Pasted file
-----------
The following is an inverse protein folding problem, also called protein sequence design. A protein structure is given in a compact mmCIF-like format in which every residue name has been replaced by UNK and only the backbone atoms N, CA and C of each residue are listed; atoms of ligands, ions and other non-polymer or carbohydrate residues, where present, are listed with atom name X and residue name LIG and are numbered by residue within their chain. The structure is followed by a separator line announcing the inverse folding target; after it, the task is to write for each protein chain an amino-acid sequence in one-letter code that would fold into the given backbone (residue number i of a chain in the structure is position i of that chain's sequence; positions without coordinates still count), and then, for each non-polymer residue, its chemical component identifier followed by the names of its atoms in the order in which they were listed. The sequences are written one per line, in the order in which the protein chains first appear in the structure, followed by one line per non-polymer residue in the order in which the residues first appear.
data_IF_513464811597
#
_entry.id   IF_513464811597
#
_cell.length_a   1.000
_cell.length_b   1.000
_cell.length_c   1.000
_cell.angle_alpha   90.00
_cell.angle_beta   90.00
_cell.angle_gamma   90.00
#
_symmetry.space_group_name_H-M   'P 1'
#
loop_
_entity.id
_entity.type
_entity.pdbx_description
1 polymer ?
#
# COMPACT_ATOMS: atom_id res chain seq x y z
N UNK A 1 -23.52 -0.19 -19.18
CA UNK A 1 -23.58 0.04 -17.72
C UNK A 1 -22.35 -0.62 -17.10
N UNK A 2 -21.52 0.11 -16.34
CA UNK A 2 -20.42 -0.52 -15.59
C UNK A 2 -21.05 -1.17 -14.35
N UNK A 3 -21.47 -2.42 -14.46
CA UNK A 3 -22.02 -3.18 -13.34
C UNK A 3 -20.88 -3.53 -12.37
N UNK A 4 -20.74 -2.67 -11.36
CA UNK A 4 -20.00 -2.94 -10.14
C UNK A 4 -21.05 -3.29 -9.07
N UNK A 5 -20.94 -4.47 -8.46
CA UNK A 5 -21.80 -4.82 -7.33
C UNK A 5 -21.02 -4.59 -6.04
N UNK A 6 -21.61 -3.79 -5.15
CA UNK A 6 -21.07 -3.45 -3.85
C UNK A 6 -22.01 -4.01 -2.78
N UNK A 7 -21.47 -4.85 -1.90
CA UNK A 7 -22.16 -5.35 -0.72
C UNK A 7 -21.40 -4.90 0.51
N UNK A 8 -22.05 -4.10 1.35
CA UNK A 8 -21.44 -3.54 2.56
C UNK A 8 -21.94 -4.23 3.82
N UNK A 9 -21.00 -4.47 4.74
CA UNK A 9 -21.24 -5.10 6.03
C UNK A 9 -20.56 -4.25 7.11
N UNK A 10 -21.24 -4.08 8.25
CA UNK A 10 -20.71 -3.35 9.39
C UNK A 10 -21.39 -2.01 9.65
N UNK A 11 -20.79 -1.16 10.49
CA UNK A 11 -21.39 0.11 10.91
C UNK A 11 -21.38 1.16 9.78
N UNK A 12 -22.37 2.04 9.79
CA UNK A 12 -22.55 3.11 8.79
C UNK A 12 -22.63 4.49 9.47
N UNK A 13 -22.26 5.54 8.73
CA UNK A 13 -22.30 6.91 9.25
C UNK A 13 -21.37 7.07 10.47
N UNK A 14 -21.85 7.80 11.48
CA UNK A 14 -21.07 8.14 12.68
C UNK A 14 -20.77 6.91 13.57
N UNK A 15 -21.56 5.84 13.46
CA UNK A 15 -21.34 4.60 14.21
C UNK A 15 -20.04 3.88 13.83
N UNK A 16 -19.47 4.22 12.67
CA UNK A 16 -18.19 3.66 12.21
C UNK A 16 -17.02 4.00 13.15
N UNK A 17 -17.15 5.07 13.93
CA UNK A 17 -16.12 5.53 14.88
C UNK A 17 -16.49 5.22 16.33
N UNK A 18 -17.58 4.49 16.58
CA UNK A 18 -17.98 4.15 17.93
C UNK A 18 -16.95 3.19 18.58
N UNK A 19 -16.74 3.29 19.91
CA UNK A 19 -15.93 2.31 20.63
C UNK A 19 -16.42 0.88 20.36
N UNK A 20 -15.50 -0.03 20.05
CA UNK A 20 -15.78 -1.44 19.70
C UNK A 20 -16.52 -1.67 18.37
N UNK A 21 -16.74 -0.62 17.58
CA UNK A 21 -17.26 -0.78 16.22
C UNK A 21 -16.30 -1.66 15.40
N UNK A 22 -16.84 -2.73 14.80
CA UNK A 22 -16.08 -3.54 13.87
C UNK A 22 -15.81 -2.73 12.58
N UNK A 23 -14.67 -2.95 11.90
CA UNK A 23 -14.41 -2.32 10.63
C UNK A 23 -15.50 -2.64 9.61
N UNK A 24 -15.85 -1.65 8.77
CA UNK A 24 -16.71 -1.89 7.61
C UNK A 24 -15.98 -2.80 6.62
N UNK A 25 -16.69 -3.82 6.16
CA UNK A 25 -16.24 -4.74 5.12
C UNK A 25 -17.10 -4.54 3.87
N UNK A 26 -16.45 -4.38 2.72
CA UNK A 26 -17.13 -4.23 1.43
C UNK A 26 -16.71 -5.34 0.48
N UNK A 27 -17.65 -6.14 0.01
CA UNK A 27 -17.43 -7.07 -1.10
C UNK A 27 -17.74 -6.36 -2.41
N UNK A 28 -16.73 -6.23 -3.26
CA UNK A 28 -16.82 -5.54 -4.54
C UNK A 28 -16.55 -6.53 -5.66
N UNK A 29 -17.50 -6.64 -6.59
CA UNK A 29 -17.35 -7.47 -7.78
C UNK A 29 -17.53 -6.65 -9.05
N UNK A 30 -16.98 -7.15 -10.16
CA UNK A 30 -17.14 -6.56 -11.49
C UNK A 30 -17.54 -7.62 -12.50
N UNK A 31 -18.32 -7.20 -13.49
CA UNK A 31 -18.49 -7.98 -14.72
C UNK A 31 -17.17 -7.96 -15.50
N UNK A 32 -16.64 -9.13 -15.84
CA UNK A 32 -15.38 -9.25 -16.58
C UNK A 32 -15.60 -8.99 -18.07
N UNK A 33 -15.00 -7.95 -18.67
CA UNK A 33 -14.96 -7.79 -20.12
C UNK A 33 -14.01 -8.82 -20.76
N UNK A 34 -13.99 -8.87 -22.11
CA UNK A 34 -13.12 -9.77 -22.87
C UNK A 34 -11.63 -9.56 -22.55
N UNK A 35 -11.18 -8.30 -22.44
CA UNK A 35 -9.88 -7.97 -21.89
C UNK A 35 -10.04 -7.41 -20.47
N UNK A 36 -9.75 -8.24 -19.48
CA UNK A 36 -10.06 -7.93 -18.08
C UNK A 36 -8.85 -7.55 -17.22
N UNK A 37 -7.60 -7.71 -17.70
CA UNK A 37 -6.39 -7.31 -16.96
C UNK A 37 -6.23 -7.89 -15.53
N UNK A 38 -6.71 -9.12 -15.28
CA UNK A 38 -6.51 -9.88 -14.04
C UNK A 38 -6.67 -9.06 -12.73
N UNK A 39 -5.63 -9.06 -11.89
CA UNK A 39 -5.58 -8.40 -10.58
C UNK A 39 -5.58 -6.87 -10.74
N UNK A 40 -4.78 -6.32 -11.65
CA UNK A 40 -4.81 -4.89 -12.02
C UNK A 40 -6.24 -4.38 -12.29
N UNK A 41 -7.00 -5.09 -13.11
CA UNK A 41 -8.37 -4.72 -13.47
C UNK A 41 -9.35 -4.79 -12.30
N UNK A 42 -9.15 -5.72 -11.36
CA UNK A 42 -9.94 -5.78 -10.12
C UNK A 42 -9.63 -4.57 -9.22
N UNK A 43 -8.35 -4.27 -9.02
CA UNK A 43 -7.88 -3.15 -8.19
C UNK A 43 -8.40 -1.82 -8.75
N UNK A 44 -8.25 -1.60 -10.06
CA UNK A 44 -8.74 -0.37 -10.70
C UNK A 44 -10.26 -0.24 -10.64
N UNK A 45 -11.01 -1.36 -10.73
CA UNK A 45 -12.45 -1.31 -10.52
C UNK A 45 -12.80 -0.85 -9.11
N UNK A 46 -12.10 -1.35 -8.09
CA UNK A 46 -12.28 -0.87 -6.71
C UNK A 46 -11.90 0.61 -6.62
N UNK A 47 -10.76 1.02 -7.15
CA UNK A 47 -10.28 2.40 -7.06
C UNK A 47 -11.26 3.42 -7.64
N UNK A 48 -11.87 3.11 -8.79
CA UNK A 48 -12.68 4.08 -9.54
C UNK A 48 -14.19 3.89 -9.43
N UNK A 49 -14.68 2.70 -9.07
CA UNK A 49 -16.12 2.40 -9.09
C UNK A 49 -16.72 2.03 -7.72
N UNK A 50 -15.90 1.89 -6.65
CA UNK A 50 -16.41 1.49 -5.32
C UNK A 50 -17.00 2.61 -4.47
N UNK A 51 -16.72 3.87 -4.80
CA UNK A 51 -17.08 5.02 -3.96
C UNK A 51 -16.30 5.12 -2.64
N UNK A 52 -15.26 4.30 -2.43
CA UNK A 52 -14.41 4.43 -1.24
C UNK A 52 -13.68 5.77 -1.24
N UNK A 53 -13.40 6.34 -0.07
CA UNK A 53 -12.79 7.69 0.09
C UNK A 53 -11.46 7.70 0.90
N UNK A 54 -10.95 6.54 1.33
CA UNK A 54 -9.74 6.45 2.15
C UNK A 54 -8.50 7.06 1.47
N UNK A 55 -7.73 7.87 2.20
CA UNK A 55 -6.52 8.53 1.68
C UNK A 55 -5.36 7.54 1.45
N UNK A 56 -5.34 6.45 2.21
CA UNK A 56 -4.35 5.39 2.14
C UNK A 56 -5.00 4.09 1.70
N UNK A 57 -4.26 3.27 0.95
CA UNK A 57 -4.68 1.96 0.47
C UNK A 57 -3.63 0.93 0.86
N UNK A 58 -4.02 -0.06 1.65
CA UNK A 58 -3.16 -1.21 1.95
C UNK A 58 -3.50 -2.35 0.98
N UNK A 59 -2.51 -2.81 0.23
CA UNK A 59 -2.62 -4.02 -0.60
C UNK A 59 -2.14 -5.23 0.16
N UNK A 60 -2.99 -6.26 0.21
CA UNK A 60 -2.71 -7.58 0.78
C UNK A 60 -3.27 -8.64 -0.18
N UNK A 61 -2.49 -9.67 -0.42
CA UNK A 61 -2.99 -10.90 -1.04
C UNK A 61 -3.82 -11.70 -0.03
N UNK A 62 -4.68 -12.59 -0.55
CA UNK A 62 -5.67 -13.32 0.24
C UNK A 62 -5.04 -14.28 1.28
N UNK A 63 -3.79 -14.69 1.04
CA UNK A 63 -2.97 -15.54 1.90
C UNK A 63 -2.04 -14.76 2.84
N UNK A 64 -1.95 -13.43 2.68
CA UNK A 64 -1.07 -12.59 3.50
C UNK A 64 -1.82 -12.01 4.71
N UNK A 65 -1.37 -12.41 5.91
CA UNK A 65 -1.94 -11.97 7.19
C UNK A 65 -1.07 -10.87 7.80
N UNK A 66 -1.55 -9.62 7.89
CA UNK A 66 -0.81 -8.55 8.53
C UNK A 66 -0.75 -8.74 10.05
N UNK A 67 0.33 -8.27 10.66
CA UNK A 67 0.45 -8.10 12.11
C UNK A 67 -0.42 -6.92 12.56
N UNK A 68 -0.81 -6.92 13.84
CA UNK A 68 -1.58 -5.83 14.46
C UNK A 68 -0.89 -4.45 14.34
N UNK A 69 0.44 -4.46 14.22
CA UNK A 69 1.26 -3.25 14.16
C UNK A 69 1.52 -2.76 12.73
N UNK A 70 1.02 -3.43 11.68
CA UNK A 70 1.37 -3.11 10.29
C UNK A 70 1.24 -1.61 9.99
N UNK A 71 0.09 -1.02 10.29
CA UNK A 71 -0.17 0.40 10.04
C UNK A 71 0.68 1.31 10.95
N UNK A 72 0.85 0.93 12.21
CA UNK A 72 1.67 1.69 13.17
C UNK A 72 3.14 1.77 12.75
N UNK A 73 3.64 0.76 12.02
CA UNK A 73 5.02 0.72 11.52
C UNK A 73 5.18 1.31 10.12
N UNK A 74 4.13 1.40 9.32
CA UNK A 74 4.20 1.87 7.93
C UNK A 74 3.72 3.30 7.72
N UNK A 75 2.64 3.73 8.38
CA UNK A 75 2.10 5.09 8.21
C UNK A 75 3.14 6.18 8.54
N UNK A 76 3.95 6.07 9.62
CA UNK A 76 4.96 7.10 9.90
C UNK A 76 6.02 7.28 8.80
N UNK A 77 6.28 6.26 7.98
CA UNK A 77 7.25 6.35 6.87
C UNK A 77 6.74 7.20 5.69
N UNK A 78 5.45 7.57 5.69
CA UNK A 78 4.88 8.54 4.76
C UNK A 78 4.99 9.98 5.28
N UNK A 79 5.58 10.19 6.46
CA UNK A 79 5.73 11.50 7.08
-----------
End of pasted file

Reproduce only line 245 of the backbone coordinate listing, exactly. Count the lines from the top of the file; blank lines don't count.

CA UNK A 75 2.10 5.09 8.21